I have a new guilty pleasure, thanks to my friend Jenny: a kung-fu costume drama comedy soap-opera adventure show called Tian Xia Di Yi (天下第一) — which really means something like “World’s Finest,” but they call it “Hero” in the English program listings.
It is an international production with stars from Hong Kong, Taiwan, and mainland China. In the San Francisco Bay Area, it’s on KTSF channel 26 every weeknight at 9. It’s also available on DVD. The version I’m watching is subtitled in both English and Chinese.
Sadly, as far as I can tell there is no English-language website devoted to the show, but here’s the basic premise: During the Ming Dynasty, the emperor’s uncle runs the titular quasi-official spy agency, which employs some of the country’s best young kung-fu warriors as secret agents. The story focuses on four of those agents as they get tangled up in imperial court intrigue involving a conniving power-hungry eunuch, go out on missions, and get sidetracked by demons from their pasts. Sometimes literally.
I love it for a whole host of reasons:
- It has something for everyone! Corny romance for the chicks, cheesy wire-fu swordfighting for the dudes, references to Chinese mythology and poetry for the hyper-literate, slapstick physical comedy for the kids, and lots of supernatural gobbeldygook for the geeks.
- It is a strange adventure in dubbing. Some of the actors are speaking Cantonese on set and some are speaking Mandarin, so depending on which country’s version of the show you’re watching, different actors get dubbed over. It took me a while to figure out why it seemed slightly off: in a single scene, two of the actors’ lips will be in sync with what they’re saying, while a third actor will seem like he flunked the ADR class at acting school.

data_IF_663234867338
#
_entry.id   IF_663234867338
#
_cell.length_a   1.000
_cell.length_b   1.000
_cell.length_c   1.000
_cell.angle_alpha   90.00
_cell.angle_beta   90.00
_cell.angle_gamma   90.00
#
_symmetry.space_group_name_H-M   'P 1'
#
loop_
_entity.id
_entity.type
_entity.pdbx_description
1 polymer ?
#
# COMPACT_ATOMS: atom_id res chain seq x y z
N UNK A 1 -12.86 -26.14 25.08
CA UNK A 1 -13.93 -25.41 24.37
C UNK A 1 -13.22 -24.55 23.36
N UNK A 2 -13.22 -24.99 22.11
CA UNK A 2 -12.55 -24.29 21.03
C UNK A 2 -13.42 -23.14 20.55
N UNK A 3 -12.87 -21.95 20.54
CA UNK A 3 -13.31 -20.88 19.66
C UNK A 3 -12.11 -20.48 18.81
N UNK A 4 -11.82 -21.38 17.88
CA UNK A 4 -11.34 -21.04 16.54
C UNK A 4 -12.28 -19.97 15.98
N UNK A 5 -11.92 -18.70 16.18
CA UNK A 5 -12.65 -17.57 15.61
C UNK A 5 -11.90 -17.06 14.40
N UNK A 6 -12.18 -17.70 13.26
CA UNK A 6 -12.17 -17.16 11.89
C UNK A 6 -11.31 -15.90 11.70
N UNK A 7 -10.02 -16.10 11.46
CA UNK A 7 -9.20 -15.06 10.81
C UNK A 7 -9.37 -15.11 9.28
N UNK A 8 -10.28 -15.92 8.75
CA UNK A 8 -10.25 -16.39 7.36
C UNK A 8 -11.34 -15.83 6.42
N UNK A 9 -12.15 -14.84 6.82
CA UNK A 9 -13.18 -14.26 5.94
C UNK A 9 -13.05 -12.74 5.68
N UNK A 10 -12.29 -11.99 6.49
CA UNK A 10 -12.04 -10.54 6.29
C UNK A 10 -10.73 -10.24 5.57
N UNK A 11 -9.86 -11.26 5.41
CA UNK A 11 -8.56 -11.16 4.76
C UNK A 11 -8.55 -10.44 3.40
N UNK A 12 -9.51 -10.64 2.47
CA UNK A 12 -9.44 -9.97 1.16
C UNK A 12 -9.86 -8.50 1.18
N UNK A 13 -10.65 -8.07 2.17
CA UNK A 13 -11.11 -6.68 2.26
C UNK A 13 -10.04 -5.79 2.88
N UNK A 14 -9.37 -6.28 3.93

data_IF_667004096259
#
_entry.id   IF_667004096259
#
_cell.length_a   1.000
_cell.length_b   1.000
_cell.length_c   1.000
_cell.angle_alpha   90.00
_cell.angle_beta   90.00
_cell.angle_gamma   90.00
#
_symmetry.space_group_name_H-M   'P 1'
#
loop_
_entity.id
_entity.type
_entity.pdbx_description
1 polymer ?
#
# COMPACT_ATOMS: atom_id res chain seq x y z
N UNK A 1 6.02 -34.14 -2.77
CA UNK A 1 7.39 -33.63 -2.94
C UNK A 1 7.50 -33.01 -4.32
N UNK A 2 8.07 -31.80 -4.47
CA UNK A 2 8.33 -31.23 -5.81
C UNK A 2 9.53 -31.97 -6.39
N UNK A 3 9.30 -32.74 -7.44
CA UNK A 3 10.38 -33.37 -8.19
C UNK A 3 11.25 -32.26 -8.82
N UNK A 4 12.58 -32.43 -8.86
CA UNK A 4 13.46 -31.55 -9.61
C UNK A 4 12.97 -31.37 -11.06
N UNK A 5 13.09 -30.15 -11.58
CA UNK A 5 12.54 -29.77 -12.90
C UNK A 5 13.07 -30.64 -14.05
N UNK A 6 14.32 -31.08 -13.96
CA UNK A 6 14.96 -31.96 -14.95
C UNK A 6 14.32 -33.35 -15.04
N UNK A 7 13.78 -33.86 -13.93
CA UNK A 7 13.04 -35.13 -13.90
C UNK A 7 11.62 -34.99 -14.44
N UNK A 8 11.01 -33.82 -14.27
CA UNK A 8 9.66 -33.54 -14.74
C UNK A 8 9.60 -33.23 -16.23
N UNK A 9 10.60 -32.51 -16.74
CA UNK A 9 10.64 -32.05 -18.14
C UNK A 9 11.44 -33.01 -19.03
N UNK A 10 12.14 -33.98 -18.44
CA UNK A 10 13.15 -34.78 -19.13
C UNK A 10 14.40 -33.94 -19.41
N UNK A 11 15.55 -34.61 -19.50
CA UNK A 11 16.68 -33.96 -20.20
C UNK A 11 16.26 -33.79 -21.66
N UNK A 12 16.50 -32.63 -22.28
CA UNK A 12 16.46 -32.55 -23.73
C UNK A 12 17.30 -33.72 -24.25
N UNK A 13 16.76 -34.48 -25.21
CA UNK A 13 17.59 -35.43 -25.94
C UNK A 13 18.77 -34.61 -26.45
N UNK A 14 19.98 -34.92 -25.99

- The actress playing Princess Yun Luo is a total cutie.
- It’s a big complicated story but it seems to have been plotted out from the beginning. I’ve caught foreshadowing that didn’t pay off until 15 episodes later, the sort of thing I dig in a TV show. But it should still be pretty easy to jump into for anyone who’s willing to spend a few episodes working out who everyone is and how they all relate.
- It makes no apologies about demanding your suspension of disbelief. You either run with it or you don’t. One of the female leads spent most of the beginning of the series wandering around in male clothing and only a handful of people realized she was a woman despite it being rather obvious from her looks. Oh, and the special effects are ultra-cheesy.
- It’s educational! Gotta test my listening and reading comprehension. (Result: I am going to be learning for a long, long time.)
I can occasionally make sense of an entire line of dialogue, but it takes me so long that two more lines have gone by in the meantime. But even when I’m stuck reading the English subtitles for an entire scene, it’s still a very fun, spirited show. Can’t wait to see where the story goes.